REPAIRING / FIXING MAKITA LI-ION 18V CHARGERS
Hi again folks,
Here`s a quick guide that hopefully helps a few folks out with their broken makita li-ion chargers.
Makita currently makes a few li-ion chargers and they can be temperamental.
The most commonly known charger is probably the dc18ra rapid charger, they also make a couple of older versions and a 12v car version too.
DC18SC (older 45 - 60 min charger), Blue (1st Generation - Discontinued)
DC18SD(usually black also 45 - 60 mins, no fan inside either.), (2nd Generation - Current Model)
DC18SE(auto car charger) & (3rd Generation - Current Model)
DC18RA rapid charger (22min charge time). These come in black and blue coloured versions. (3rd Generation - Current Model)
The DC18RA is the best model to have, it has the fastest charge times and is fan driven.
They are all essentially the same inside and all suffer from the same 3 most common problems that can be fixed.
THE MOST COMMON PROBLEM WITH THESE CHARGERS IS THE FUSE.If the fuse blows, then the charger stops working all together and is just dead when you plug it in.
Simply a matter of removing the rubber plugs and the 4 screws from the bottom of the charger.
Making sure of course the charger is not plugged into a power point.
Common sense prevailing!!
Taking of the top cover and testing the fuse (top right corner of pic below) with a multi-meter. There`s also a glass fuse over on the other side of the transformer. You can usually see that one if it`s blown.
If the fuse is blown then this job is best handled by an electronics repairman since there`s probably a reason it blew, such as a poor or blown varistor or failing capacitor, unless you had the charger on a generator or something and you know it blew from a power surge, i guess you could take a chance. I`d still recommend getting a pro to check it out to make sure other components weren`t damaged. Unless your handy with a soldering iron and prepared to find a replacement fuse and test other parts, best to leave that to a professional. They are no ordinary fuse and not all that easy to come by. Electronics parts wholesalers is the best place to find those. Any repairer who repairs mobile phones, computers, T.V`s, etc, etc should be able to handle this job for you hopefully at much less expense than a replacement. Or you can send them to us and we can fix it.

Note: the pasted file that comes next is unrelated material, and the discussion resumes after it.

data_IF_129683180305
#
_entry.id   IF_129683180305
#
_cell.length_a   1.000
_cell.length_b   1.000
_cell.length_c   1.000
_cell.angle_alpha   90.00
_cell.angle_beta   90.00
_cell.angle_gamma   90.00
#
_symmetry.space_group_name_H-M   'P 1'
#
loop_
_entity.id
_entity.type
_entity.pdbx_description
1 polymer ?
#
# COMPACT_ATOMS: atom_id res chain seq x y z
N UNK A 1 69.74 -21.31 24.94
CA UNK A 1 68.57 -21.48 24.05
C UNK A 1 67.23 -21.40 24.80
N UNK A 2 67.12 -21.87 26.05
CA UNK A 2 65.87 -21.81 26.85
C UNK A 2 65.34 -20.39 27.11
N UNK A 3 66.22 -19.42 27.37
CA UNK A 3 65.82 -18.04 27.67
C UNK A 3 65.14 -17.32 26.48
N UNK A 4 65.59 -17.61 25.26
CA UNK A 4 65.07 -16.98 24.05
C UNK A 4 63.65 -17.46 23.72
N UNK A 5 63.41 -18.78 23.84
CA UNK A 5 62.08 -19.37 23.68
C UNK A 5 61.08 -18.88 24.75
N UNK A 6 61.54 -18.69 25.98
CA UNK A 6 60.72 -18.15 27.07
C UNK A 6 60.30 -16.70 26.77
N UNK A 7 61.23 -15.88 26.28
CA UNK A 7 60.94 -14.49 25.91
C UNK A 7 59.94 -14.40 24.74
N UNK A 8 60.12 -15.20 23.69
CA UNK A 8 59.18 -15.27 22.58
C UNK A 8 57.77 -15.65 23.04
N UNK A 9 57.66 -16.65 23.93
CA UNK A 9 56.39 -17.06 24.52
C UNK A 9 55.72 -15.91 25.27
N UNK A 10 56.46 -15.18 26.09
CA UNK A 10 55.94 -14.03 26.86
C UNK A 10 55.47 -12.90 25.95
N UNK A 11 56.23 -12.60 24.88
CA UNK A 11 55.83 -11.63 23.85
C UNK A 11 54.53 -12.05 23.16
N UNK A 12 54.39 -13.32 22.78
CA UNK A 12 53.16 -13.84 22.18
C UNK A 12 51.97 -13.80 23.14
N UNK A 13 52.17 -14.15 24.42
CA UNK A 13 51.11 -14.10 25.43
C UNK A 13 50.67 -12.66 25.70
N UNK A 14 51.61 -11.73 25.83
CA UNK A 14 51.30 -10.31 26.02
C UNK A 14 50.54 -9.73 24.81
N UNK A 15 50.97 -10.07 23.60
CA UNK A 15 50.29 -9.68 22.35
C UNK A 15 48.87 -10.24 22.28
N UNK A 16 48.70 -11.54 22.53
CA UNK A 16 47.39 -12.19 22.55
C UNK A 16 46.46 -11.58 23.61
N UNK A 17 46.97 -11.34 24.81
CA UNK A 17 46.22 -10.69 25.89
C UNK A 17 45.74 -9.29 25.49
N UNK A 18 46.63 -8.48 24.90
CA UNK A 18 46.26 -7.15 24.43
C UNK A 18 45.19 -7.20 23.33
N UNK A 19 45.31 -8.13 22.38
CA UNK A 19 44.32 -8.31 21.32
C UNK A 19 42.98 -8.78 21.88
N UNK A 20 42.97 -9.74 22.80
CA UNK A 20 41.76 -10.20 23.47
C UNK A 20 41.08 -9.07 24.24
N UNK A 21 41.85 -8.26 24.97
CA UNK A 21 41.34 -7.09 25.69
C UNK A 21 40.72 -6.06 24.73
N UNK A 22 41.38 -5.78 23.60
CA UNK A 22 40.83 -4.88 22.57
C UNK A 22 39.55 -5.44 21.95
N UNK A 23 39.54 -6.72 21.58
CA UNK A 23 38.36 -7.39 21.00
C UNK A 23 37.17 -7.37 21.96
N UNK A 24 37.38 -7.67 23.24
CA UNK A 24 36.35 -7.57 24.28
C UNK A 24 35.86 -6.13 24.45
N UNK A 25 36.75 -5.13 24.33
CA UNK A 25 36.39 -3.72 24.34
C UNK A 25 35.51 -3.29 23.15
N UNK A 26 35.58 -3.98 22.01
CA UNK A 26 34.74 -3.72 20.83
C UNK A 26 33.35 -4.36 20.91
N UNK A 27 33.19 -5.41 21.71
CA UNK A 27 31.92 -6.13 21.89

The next in the list of common problems is the fan.
These do fail regularly in DC18SD`s and DC18RA`s that have a fan in them and depending on where you charge your batteries, some people have more trouble than others.
The fan of course will suck in dust, so those guys using them in dusty workplaces will have more trouble with these than other people working in cleaner environments.
Best not to plug them in, in a room full of plaster & saw dust or in the dirt outside on the ground. Outside up on a window ledge in the shade somewhere or on clean concrete or something is a much better place to charge up.
If the fan stops working then after a couple of minutes of charging the battery the charger should stop and indicate an error.
You will be able to hear that the fan is not working. So this is a really easy problem to diagnose.
Simply plug the battery in and listen for the fan.
If the fan is not working, grab a replacement fan and fix it yourself. It`s a 5 minute job, with no soldering and a phillips head screwdriver being the only tool you need.
We usually will have those fans in our online store as a replacement part.
Follow the steps above and pull the rubber plugs out of the charger base and remove the 4 screws and top cover. Making sure the charger is not plugged into a power point. Once again, common sense. You don`t want to get a zap.
You`ll notice just to the left of my finger in the shot below the other glass fuse referred to earlier.
You`ll see the plug for the fan located where my finger is pointing in the picture above.
Unplug that and remove the fan and wires. Once again just to be sure folks don`t hurt themselves make sure the charger isn`t plugged in when you do this. There`s no need to have juice flowing through it and even though that`s a 12V dc output on that part of the circuit there`s still other live 240v spots on the board so for your own sake don`t have it plugged in when you do it. We don`t want to have a simple fix-it job become a trip to hospital.